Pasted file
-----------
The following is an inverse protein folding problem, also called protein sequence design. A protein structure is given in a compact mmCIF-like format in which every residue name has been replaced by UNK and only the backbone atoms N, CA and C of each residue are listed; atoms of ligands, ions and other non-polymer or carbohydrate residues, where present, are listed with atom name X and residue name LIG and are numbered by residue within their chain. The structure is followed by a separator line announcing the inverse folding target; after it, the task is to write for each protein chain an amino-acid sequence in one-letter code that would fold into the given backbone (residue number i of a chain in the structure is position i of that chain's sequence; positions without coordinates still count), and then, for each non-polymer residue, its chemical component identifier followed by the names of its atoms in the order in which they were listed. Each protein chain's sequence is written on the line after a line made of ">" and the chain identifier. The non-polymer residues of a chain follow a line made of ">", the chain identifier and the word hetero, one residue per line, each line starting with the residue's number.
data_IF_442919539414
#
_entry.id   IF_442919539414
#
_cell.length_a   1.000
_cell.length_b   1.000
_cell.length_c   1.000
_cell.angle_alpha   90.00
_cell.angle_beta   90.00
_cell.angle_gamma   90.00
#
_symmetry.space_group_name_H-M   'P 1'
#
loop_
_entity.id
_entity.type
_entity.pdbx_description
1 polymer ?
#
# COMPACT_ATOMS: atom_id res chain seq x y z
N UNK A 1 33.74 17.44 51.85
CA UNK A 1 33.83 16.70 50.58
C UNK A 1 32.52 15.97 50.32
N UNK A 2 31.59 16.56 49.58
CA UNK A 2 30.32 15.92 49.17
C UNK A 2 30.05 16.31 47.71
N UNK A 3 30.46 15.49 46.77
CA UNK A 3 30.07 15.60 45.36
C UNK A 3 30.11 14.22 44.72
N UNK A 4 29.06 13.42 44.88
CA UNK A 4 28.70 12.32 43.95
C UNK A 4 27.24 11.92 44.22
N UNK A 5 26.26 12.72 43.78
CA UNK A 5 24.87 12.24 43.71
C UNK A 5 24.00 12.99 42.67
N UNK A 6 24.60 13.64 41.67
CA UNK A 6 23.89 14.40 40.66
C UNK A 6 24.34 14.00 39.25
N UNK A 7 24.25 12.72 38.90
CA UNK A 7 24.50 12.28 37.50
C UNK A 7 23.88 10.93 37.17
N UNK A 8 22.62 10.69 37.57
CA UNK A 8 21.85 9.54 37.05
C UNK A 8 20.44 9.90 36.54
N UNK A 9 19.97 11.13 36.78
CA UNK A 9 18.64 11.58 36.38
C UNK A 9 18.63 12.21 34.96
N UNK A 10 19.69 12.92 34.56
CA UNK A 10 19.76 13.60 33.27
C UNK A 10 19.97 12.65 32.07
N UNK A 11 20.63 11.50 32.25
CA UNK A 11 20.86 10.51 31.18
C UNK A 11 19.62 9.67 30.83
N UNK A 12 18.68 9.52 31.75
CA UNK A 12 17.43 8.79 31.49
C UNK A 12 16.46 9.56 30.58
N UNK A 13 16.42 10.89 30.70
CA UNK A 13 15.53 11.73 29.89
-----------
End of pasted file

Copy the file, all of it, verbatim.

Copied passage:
The following is an inverse protein folding problem, also called protein sequence design. A protein structure is given in a compact mmCIF-like format in which every residue name has been replaced by UNK and only the backbone atoms N, CA and C of each residue are listed; atoms of ligands, ions and other non-polymer or carbohydrate residues, where present, are listed with atom name X and residue name LIG and are numbered by residue within their chain. The structure is followed by a separator line announcing the inverse folding target; after it, the task is to write for each protein chain an amino-acid sequence in one-letter code that would fold into the given backbone (residue number i of a chain in the structure is position i of that chain's sequence; positions without coordinates still count), and then, for each non-polymer residue, its chemical component identifier followed by the names of its atoms in the order in which they were listed. Each protein chain's sequence is written on the line after a line made of ">" and the chain identifier. The non-polymer residues of a chain follow a line made of ">", the chain identifier and the word hetero, one residue per line, each line starting with the residue's number.
data_IF_442919539414
#
_entry.id   IF_442919539414
#
_cell.length_a   1.000
_cell.length_b   1.000
_cell.length_c   1.000
_cell.angle_alpha   90.00
_cell.angle_beta   90.00
_cell.angle_gamma   90.00
#
_symmetry.space_group_name_H-M   'P 1'
#
loop_
_entity.id
_entity.type
_entity.pdbx_description
1 polymer ?
#
# COMPACT_ATOMS: atom_id res chain seq x y z
N UNK A 1 33.74 17.44 51.85
CA UNK A 1 33.83 16.70 50.58
C UNK A 1 32.52 15.97 50.32
N UNK A 2 31.59 16.56 49.58
CA UNK A 2 30.32 15.92 49.17
C UNK A 2 30.05 16.31 47.71
N UNK A 3 30.46 15.49 46.77
CA UNK A 3 30.07 15.60 45.36
C UNK A 3 30.11 14.22 44.72
N UNK A 4 29.06 13.42 44.88
CA UNK A 4 28.70 12.32 43.95
C UNK A 4 27.24 11.92 44.22
N UNK A 5 26.26 12.72 43.78
CA UNK A 5 24.87 12.24 43.71
C UNK A 5 24.00 12.99 42.67
N UNK A 6 24.60 13.64 41.67
CA UNK A 6 23.89 14.40 40.66
C UNK A 6 24.34 14.00 39.25
N UNK A 7 24.25 12.72 38.90
CA UNK A 7 24.50 12.28 37.50
C UNK A 7 23.88 10.93 37.17
N UNK A 8 22.62 10.69 37.57
CA UNK A 8 21.85 9.54 37.05
C UNK A 8 20.44 9.90 36.54
N UNK A 9 19.97 11.13 36.78
CA UNK A 9 18.64 11.58 36.38
C UNK A 9 18.63 12.21 34.96
N UNK A 10 19.69 12.92 34.56
CA UNK A 10 19.76 13.60 33.27
C UNK A 10 19.97 12.65 32.07
N UNK A 11 20.63 11.50 32.25
CA UNK A 11 20.86 10.51 31.18
C UNK A 11 19.62 9.67 30.83
N UNK A 12 18.68 9.52 31.75
CA UNK A 12 17.43 8.79 31.49
C UNK A 12 16.46 9.56 30.58
N UNK A 13 16.42 10.89 30.70
CA UNK A 13 15.53 11.73 29.89